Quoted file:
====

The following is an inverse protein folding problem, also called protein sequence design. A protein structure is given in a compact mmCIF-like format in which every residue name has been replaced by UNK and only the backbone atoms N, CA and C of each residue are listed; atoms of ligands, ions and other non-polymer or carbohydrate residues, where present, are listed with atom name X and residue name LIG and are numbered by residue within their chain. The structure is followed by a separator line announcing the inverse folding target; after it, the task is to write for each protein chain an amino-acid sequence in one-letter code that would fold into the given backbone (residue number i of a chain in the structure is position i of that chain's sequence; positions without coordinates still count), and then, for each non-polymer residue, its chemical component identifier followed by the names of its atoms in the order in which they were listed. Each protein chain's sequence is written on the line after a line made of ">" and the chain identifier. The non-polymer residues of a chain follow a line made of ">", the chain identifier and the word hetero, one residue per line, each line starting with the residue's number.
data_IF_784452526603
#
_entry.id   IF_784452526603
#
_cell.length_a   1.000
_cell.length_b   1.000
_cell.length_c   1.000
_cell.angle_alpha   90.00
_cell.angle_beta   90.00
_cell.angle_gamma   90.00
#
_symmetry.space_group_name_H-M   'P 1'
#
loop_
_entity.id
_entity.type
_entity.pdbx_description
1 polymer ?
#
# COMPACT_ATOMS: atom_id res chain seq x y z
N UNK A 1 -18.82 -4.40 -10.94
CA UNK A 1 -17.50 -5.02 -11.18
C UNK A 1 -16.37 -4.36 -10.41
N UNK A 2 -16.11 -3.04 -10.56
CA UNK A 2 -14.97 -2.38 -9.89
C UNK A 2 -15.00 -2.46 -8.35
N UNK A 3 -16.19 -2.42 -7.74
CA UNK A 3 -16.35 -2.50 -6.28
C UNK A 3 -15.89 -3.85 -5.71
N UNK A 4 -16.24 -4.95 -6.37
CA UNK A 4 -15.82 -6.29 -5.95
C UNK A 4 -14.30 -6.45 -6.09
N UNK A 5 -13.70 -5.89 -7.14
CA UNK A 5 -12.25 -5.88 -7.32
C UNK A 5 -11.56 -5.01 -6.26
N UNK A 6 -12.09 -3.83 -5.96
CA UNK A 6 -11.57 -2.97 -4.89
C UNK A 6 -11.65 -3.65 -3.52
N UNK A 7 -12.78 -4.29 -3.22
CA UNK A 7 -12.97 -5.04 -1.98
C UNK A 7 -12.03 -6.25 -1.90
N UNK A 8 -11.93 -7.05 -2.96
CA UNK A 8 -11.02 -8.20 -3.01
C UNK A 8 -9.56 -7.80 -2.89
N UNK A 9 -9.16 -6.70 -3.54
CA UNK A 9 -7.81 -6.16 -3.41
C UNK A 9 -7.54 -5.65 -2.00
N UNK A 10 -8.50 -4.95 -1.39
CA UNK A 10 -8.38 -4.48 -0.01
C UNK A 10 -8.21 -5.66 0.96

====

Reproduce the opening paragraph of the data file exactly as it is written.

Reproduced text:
The following is an inverse protein folding problem, also called protein sequence design. A protein structure is given in a compact mmCIF-like format in which every residue name has been replaced by UNK and only the backbone atoms N, CA and C of each residue are listed; atoms of ligands, ions and other non-polymer or carbohydrate residues, where present, are listed with atom name X and residue name LIG and are numbered by residue within their chain. The structure is followed by a separator line announcing the inverse folding target; after it, the task is to write for each protein chain an amino-acid sequence in one-letter code that would fold into the given backbone (residue number i of a chain in the structure is position i of that chain's sequence; positions without coordinates still count), and then, for each non-polymer residue, its chemical component identifier followed by the names of its atoms in the order in which they were listed. Each protein chain's sequence is written on the line after a line made of ">" and the chain identifier. The non-polymer residues of a chain follow a line made of ">", the chain identifier and the word hetero, one residue per line, each line starting with the residue's number.